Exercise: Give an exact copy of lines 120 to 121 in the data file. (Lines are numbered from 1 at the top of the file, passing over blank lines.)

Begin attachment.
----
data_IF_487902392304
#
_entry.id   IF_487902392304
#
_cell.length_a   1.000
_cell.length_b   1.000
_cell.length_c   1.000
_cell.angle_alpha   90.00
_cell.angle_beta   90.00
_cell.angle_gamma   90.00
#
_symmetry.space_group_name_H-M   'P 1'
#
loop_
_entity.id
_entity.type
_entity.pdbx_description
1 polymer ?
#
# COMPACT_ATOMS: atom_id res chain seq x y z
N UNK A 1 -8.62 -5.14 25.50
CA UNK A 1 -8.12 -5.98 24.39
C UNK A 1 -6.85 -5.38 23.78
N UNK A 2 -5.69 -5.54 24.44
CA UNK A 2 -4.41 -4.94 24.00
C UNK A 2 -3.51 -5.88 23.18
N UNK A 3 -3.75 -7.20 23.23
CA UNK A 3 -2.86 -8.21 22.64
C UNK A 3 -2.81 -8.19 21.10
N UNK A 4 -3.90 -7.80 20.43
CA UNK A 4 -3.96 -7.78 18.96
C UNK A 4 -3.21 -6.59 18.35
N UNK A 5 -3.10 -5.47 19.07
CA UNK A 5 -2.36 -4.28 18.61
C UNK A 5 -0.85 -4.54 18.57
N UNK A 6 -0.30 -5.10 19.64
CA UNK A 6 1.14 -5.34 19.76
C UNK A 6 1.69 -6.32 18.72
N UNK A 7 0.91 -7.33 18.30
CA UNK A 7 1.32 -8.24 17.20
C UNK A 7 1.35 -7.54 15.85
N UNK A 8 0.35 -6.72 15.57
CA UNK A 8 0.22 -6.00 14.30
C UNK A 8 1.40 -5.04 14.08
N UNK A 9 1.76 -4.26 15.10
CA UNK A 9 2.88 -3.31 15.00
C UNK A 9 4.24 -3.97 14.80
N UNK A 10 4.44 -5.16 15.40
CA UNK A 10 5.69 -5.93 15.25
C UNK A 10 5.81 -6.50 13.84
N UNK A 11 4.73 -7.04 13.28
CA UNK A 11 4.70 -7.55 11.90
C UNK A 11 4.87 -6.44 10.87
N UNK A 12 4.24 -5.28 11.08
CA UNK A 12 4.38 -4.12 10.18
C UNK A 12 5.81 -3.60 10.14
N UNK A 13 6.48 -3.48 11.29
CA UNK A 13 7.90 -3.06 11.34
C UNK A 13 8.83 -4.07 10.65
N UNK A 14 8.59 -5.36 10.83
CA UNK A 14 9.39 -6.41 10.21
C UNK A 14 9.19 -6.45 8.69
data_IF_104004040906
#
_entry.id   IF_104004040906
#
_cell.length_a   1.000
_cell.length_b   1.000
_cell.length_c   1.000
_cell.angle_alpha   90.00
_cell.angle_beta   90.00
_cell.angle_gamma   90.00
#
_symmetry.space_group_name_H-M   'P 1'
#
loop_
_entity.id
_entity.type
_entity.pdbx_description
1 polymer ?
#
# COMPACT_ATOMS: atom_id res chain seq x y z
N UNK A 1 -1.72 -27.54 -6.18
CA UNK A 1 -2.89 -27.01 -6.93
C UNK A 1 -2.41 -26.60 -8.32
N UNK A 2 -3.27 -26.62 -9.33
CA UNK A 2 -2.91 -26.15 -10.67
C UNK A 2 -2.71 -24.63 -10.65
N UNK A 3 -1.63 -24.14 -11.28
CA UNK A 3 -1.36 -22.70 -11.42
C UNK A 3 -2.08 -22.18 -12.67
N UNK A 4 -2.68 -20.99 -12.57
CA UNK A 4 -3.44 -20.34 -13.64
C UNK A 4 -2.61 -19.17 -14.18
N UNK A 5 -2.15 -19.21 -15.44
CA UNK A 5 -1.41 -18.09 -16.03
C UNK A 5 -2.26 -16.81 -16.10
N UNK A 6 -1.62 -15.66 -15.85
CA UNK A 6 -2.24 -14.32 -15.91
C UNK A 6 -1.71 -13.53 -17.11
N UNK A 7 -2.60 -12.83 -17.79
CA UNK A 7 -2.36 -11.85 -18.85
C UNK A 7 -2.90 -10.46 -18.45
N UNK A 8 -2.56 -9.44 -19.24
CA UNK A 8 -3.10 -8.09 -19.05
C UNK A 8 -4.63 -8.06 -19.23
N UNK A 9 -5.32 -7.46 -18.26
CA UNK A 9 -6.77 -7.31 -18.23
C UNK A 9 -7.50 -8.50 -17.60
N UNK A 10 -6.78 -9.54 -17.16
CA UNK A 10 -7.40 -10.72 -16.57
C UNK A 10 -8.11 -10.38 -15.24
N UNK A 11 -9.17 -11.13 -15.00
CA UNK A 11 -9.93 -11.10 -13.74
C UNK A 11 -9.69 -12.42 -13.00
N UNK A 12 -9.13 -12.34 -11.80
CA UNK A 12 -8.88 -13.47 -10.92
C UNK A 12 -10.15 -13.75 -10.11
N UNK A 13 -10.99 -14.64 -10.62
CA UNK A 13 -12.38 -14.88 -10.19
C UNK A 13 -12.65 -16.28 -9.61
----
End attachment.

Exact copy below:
CA UNK A 13 -12.38 -14.88 -10.19
C UNK A 13 -12.65 -16.28 -9.61